A siphoning water closet incorporating a toilet bowl having a first flushable reservoir for liquid wastes and a second flushable reservoir for solid wastes, the reservoirs being separately flushable so as to expend less flushing water and to expel less disposable sewage than conventional single flush siphoning water closets.

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This invention relates to water closets and particularly to a water economizing siphoning water closet.

Conventional tank-type and valve-type water closets expend five to eight gallons of flush water at each use in order to assure that the toilet bowl is thoroughly evacuated of waste materials, both solid and liquid. However, it can be appreciated that liquid waste requires substantially less flush water than do solid wastes. With the current consciousness of the relative scarcity of resources, including water, and with the continued desire to maintain a high level of cleanliness in sanitary facilities, it is apparent that a need exists for an improved water closed capable of conserving water while assuring sanitary disposal of human wastes. In addition, the need exists to reduce the amount of sewage generated by municipalities.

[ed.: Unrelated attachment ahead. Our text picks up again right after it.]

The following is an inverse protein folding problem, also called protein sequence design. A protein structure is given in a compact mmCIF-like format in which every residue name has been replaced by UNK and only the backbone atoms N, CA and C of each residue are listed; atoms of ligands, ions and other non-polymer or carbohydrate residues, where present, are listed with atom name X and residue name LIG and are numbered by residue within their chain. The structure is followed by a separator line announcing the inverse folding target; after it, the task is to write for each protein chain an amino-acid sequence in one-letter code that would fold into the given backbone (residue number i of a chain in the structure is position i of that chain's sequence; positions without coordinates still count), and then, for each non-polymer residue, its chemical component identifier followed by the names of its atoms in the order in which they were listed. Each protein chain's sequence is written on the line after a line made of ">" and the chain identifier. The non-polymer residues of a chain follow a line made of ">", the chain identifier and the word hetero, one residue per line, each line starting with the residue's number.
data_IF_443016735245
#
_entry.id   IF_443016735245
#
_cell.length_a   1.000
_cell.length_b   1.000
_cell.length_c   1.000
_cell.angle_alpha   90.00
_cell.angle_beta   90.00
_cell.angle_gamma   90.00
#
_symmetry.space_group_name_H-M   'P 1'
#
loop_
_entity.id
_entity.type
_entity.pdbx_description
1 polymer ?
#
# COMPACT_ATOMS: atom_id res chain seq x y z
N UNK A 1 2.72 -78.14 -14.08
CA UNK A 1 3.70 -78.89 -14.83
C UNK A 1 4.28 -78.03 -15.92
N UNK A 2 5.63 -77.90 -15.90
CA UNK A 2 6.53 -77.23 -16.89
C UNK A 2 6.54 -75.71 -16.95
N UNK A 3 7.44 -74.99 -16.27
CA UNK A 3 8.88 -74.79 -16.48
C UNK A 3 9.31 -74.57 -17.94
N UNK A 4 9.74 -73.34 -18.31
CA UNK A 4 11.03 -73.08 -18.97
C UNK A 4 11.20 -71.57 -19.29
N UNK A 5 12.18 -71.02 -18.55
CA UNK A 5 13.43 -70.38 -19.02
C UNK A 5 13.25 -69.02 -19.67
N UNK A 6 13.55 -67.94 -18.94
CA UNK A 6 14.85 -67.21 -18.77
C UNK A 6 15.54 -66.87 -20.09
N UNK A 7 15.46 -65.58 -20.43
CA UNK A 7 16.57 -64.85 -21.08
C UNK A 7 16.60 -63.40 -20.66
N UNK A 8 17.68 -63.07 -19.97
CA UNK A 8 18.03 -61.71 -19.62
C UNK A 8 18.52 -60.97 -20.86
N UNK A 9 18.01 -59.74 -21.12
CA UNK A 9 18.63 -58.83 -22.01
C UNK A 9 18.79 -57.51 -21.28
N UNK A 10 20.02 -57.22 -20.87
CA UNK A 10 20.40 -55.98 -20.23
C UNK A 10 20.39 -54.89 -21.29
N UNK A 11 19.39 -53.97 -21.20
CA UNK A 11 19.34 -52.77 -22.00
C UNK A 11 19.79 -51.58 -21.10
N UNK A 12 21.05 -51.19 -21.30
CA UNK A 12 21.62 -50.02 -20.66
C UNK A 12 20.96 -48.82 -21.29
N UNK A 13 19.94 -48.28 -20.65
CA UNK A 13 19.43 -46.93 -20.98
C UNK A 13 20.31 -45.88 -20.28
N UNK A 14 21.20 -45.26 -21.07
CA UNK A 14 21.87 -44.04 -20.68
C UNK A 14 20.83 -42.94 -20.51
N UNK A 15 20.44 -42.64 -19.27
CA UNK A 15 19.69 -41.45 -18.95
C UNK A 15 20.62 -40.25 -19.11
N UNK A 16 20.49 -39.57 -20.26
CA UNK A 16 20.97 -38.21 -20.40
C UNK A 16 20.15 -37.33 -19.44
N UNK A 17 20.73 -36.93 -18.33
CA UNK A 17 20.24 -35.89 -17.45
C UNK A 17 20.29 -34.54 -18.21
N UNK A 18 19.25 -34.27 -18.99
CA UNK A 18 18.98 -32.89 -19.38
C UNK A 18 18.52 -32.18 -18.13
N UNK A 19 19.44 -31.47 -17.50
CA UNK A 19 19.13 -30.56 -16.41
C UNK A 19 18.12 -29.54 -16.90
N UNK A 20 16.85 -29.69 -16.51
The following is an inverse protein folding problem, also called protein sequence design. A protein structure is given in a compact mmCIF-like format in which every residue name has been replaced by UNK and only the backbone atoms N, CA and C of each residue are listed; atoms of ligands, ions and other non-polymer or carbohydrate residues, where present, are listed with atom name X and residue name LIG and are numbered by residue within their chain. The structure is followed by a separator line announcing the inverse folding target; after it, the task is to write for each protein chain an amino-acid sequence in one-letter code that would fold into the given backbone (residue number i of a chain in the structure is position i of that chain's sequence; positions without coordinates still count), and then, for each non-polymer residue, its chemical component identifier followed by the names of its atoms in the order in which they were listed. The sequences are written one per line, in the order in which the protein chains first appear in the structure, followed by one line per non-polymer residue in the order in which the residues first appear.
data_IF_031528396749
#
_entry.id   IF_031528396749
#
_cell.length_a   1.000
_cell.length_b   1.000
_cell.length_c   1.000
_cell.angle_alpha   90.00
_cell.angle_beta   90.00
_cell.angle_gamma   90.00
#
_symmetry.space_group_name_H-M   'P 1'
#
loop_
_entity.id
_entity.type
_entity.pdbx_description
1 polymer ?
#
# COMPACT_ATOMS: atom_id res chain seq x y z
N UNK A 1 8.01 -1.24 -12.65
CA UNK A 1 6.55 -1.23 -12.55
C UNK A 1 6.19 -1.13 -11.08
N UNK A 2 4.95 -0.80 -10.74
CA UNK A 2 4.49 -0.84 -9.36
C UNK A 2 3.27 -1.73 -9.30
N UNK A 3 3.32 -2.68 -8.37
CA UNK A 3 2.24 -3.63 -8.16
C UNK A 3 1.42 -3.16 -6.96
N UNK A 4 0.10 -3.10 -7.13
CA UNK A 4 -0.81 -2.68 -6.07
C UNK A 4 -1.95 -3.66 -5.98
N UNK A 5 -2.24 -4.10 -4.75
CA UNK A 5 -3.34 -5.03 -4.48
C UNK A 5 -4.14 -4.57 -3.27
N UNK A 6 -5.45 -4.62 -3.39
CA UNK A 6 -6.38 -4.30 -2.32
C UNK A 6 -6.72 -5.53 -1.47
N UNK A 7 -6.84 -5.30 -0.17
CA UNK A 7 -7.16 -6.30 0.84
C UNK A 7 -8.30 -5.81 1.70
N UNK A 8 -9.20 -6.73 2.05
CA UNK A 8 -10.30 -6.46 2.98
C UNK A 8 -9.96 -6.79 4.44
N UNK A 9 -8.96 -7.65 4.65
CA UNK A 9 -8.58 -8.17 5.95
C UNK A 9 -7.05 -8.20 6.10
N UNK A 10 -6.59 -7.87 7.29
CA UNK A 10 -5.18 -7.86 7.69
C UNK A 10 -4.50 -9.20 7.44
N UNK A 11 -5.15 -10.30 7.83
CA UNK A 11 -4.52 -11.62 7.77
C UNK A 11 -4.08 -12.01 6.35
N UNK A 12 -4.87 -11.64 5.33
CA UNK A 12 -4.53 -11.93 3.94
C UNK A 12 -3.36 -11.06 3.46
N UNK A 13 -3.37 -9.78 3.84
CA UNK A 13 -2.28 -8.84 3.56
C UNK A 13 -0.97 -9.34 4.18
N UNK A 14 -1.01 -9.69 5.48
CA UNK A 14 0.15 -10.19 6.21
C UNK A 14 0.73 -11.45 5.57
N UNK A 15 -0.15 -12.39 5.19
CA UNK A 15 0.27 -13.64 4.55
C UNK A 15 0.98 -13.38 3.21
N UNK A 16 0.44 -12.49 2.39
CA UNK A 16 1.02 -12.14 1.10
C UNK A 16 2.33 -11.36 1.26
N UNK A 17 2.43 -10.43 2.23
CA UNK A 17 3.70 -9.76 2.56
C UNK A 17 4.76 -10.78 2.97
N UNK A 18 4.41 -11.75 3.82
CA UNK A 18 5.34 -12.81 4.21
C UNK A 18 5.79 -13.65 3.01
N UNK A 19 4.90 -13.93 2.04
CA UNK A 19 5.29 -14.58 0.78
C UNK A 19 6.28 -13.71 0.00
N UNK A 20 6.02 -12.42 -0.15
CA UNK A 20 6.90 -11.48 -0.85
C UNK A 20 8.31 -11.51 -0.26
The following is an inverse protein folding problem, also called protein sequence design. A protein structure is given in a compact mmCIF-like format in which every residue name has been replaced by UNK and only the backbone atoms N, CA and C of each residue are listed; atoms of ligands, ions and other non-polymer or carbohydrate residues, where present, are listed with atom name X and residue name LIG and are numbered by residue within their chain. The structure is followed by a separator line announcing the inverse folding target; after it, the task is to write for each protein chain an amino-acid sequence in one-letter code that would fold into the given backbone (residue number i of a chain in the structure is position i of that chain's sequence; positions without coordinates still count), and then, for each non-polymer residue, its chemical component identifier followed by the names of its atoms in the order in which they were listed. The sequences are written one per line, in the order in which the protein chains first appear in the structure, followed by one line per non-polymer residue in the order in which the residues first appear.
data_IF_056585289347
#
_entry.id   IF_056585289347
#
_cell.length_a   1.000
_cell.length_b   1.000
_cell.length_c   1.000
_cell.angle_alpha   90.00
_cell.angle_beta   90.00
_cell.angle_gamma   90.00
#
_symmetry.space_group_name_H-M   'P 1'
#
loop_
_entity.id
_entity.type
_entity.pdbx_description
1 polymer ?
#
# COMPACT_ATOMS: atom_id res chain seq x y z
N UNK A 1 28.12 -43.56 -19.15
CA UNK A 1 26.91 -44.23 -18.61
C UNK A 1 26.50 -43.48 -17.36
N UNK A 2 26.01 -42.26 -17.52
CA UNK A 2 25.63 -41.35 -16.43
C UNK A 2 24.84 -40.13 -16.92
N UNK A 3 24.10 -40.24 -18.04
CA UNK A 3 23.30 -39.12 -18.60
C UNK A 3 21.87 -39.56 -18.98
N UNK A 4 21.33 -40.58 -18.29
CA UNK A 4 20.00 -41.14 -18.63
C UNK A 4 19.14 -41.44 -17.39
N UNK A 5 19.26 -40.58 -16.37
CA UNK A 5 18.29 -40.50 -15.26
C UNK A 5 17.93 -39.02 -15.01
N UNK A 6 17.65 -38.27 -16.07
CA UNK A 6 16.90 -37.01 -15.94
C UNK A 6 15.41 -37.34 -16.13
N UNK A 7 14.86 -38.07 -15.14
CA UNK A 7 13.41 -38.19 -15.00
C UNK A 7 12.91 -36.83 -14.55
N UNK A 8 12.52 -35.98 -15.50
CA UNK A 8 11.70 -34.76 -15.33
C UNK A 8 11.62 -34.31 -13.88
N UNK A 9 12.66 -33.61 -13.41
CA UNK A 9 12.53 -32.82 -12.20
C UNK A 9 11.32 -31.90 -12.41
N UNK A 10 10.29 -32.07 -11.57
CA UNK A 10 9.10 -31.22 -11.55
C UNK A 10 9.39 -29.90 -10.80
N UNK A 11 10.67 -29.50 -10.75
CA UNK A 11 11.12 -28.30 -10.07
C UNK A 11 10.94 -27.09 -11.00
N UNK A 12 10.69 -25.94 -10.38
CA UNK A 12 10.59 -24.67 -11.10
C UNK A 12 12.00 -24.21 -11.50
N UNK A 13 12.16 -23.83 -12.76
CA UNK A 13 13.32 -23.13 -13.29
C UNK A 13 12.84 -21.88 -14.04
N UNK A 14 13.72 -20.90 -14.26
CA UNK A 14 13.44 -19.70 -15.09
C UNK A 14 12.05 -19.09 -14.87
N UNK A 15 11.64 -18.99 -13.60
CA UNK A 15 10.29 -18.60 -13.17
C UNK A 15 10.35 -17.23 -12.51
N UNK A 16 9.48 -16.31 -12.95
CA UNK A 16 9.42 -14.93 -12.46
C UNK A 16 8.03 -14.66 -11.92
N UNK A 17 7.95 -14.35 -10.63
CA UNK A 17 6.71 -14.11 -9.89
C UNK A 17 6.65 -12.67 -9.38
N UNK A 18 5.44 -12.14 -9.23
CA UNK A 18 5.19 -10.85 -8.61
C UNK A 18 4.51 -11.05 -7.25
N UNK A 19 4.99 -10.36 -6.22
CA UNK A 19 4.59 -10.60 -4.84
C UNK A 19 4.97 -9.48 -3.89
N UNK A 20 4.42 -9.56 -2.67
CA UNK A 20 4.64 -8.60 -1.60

To the end of conserving water while maintaining adequate sanitation in waste disposal, a water closet is provided comprising a toilet bowl incorporating a main flushable reservoir and an additional, relatively smaller, flushable reservoir or urinal adjacent and forward of the main reservoir. The two reservoirs employ separate flushing systems with independent water supply means. Independent siphon-type trap systems are employed for evacuating the reservoirs. A depressed rim transverse of the toilet bowl separates the two reservoirs. In a particular embodiment, namely, in the tank-type water closet typically used in residential applications, a water supply means is utilized which provides separate flushing but is contained within a conventional tank. The flushing system for the smaller reservoir is defined by a container in the tank which is filled through the holes in the container by water from the tank itself. The amount of flushing water can be determined by the height and size of the container and the size of the holes.

An object of this invention is to conserve supply water expended during the disposal of human wastes. The disposal of liquid water typically occurs three to five times as often as the disposal of solid waste. A particular advantage of the present invention is that considerably less water is utilized in the disposal of liquid wastes.

A further object of this invention is to reduce the volume of disposal sewerage through the reduction of the normal supply water requirement.

A still further object of the invention is to provide a flushable toilet bowl with reduced volume flushing.


The invention may be better understood by reference to the following detailed description of the preferred embodiments in conjunction with the accompanying drawings in which: